How to assess your COVID-19 risk

As public health measures ease, it’s important to assess your own COVID-19 risk when attending a gathering, event or group activity. These 5 key factors can help you assess your risk:

  • Vaccination status
  • People
  • Space
  • Time
  • Place

Vaccination status

Is your COVID-19 vaccination up to date?

Being up to date with your COVID-19 vaccination can:

  • prevent you from becoming seriously ill, becoming hospitalized or dying due to COVID-19; and
  • limit the spread of COVID-19.

You can book your COVID-19 vaccination appointment online.


How many people will you be interacting with?

Interacting with more people increases the risk of COVID-19 transmission. Consider reducing the number of people you're interacting or in close contact with.


Will your interactions with others involve close contact with people?

The closer you are to people, the greater the risk of COVID-19. To lower your risk you should consider physical distancing with a minimum distance of 2 metres (6 feet) between you and other people.

Wearing a mask indoors and outdoors when you cannot maintain physical distancing also reduces your risk.


How long will you be interacting with other people?

The longer your visit with others, the greater the risk of COVID-19 infection. Having close contact with others for longer than 15 minutes greatly increases your risk.

You should consider reducing the time you spend interacting with people outside your household or usual social group.


Will you be interacting with others indoors or outdoors?

Interacting indoors increases the risk of COVID-19 infection. Where possible, interact with other people outdoors. If the setting must be indoors, practise physical distancing and consider wearing a mask. Wearing a mask outside when you cannot maintain physical distancing also reduces your risk.

High-risk groups

Are you in a high-risk group or do you live with a person who is in a high-risk group?

High-risk groups include:

  • Unvaccinated or partially vaccinated people who are 12 years of age or older (this means they have not received 2 doses of mRNA vaccine greater than 2 weeks prior to exposure)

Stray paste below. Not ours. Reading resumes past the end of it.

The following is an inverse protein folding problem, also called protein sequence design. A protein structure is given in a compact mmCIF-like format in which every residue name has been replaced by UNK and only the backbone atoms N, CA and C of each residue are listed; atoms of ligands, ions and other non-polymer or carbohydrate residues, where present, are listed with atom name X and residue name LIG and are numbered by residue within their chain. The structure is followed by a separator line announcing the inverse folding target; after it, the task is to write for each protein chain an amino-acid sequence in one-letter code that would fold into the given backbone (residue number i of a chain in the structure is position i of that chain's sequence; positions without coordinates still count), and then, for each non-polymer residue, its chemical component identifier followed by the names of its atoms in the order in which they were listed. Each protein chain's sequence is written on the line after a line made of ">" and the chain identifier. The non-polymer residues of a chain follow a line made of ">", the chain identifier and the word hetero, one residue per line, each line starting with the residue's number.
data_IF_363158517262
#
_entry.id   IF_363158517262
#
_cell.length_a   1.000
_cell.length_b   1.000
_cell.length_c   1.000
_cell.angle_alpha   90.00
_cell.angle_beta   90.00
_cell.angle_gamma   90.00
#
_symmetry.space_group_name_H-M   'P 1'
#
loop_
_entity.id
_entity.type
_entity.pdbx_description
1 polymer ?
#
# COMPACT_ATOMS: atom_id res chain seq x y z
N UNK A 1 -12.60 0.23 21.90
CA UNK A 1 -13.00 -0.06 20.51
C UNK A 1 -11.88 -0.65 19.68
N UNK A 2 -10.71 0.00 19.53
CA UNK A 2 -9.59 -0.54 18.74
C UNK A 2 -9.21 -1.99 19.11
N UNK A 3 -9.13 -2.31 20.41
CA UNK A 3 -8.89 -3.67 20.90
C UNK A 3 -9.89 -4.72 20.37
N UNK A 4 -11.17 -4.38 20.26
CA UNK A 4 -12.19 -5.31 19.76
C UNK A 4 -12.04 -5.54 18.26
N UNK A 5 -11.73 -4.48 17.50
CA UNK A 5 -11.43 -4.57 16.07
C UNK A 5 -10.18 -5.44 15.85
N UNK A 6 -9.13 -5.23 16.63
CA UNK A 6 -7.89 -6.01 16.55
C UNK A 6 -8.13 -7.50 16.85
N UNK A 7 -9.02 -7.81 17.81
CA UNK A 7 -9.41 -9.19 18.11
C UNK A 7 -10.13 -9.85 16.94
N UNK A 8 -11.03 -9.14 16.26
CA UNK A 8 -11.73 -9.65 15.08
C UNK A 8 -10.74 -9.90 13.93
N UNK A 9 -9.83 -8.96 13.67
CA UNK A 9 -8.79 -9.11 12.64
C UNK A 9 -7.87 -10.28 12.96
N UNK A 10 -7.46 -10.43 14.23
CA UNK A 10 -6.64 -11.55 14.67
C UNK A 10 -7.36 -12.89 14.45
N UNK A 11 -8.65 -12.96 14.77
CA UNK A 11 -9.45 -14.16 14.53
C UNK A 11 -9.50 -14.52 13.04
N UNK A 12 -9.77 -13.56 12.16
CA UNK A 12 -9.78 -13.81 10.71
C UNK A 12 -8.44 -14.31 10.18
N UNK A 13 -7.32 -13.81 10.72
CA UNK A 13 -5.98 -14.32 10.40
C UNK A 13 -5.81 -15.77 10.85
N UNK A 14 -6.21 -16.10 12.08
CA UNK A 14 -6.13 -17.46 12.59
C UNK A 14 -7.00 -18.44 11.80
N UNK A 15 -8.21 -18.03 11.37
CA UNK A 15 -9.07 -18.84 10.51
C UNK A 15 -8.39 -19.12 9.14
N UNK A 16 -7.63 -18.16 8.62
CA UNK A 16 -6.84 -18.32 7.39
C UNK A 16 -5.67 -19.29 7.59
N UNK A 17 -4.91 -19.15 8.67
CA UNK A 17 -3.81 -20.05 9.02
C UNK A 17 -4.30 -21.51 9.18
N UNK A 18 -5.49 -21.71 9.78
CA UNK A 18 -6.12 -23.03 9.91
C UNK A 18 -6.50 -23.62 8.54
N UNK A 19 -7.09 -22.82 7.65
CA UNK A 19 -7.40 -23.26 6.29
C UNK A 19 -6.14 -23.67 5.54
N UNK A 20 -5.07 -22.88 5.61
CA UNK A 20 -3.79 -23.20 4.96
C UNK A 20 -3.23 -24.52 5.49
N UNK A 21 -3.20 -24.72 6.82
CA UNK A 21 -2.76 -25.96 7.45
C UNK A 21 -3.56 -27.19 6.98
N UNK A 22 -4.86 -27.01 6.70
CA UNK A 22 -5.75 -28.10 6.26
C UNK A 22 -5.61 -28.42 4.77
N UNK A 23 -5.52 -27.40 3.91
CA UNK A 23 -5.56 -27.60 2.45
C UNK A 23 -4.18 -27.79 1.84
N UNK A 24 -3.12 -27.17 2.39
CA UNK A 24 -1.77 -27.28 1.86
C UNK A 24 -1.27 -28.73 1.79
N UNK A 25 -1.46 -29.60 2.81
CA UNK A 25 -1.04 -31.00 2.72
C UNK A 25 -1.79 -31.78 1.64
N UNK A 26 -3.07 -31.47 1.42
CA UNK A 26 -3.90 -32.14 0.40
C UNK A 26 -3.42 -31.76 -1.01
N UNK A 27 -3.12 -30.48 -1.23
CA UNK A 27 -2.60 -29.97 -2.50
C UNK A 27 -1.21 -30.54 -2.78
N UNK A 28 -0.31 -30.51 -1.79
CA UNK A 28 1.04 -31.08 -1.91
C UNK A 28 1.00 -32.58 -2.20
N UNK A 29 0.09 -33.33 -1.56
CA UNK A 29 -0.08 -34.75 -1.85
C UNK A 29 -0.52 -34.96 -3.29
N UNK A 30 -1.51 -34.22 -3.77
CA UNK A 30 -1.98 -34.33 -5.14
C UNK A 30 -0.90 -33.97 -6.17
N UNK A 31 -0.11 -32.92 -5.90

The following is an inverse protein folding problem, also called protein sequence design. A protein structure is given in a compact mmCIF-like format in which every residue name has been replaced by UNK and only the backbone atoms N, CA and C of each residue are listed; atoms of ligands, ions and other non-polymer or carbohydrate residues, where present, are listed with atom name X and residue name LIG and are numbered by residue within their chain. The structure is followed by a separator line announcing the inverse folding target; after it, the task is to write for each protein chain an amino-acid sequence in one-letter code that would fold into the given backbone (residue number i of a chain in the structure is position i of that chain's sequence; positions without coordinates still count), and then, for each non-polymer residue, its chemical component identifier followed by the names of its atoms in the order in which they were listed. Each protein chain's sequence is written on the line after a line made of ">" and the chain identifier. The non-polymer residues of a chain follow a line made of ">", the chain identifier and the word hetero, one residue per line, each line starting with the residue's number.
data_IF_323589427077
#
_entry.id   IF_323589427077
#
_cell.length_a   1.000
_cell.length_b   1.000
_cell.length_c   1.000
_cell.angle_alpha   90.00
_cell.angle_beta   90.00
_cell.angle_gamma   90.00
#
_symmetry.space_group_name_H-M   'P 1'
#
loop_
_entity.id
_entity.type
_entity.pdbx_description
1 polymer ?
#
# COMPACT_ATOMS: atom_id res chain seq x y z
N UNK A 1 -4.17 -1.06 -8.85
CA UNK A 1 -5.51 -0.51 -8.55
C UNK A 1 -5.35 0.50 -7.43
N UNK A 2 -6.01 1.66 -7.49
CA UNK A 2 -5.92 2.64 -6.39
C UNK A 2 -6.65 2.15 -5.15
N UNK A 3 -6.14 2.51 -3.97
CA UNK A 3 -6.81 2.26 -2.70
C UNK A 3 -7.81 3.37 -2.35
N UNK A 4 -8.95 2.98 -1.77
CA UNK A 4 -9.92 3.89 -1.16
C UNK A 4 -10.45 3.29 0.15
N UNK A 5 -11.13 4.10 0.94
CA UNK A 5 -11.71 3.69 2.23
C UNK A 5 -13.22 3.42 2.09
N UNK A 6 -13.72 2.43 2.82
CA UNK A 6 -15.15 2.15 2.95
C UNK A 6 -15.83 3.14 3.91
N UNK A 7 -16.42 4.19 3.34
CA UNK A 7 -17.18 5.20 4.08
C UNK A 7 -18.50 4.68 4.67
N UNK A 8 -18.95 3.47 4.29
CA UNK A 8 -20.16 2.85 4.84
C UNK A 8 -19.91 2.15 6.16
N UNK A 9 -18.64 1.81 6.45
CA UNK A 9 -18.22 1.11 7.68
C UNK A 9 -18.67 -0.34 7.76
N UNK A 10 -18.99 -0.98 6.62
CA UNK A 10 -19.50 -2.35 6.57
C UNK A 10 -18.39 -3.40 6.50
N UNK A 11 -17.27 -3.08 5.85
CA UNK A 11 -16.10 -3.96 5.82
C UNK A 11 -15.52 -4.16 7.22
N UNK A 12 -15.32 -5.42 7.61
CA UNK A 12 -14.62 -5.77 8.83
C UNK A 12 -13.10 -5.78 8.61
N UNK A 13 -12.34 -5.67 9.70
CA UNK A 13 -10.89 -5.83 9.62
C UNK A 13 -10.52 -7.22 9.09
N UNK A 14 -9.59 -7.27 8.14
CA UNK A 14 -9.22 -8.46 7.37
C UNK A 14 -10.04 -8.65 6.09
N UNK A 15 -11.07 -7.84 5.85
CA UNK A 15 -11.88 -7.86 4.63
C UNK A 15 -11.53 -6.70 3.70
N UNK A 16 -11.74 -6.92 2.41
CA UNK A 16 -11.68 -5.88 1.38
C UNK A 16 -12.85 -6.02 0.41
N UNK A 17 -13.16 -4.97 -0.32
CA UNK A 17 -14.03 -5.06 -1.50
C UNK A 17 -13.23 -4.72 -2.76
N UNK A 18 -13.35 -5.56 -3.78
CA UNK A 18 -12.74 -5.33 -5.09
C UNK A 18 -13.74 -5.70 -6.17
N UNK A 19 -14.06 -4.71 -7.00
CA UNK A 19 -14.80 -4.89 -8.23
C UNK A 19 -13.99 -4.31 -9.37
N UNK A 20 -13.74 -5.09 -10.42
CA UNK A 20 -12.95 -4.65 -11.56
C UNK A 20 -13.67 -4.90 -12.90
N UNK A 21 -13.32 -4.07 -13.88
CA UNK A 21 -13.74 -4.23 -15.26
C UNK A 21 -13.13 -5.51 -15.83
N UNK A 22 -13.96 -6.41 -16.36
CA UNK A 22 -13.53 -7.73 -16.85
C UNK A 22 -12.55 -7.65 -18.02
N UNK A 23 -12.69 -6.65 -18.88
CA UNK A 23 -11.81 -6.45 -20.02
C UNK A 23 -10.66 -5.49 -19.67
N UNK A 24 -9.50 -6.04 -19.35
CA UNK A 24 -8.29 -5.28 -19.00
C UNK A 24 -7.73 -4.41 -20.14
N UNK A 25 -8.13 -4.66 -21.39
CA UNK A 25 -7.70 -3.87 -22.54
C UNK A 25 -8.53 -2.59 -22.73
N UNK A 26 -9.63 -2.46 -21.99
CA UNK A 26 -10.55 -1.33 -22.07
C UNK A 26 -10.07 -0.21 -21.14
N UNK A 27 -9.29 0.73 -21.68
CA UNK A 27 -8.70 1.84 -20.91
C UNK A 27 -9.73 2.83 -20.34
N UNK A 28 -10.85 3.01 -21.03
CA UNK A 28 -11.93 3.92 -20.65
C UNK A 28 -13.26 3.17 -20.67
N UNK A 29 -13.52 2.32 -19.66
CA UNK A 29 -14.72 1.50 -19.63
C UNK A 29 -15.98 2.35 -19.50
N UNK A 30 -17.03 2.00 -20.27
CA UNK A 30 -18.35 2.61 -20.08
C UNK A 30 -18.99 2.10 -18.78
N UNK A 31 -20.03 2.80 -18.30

• Residents or staff of a congregate setting:
    • Long-term care and residential care homes
    • Correction centres
    • Shelters and transition homes
    • Mines
  • Patients in acute-care settings
  • Front-line health care workers with direct patient care (for example, family physicians, nurses, dentists) and first responders
  • People who are 50 years of age and older
  • People who are pregnant
  • People who have 1 or more risk factors for severe disease:
    • Obesity (BMI >30 kg/m2)
    • Type 1 or 2 diabetes mellitus
    • Chronic respiratory disease
    • Chronic kidney disease
    • Cardiovascular or cerebrovascular disease
    • Immunocompromised or receiving immunosuppressive therapy
    • Intellectual or developmental disabilities

If you answered yes to the question above, you should consider:

  • limiting your interactions to a small number of people;
  • avoiding close interactions with others:
  • maintaining physical distance;
  • wearing a mask; and
  • washing your hands frequently.

Safe 6 plus 1

To reduce your risk remember to practise the Safe 6 plus 1.

COVID-19 risk assessment



Low risk

Use caution

Moderate risk


High risk

Vaccination status

Vaccinations are up to date for everyone in the group.

Some people are partially vaccinated or unvaccinated.

Everyone is unvaccinated or you are not sure what each person's vaccination status is.


Gathering with people who are part of your household or close social group.

Gathering with people outside of your household or social group.

Going to large events or gatherings where there are large crowds.


Maintaining physical distancing at all times.

Having close contact with people.

Having close contact with people in crowds or with people outside of your social circle.


Having interactions with other people that are 15 minutes or less.

Having interactions with other people that are 15 minutes or more.

Having prolonged interactions with people.



Indoors with mask wearing.

Indoors and outdoors with no mask wearing.


  • Indoor gatherings with a small circle of friends or family.
  • Visiting or doing group activities outdoors while physically distanced.



  • Hugging others, eating and drinking with others, exercising in groups.
  • Parties and events where you have prolonged interaction with people outside of your household.
  • Large indoor gatherings where participants are wearing masks.


  • Visiting busy places with lots of people or for long periods of time such as attending a concert, conference or workshop.
  • Attending large gatherings, especially indoors.
  • Kissing or sharing food and drinks.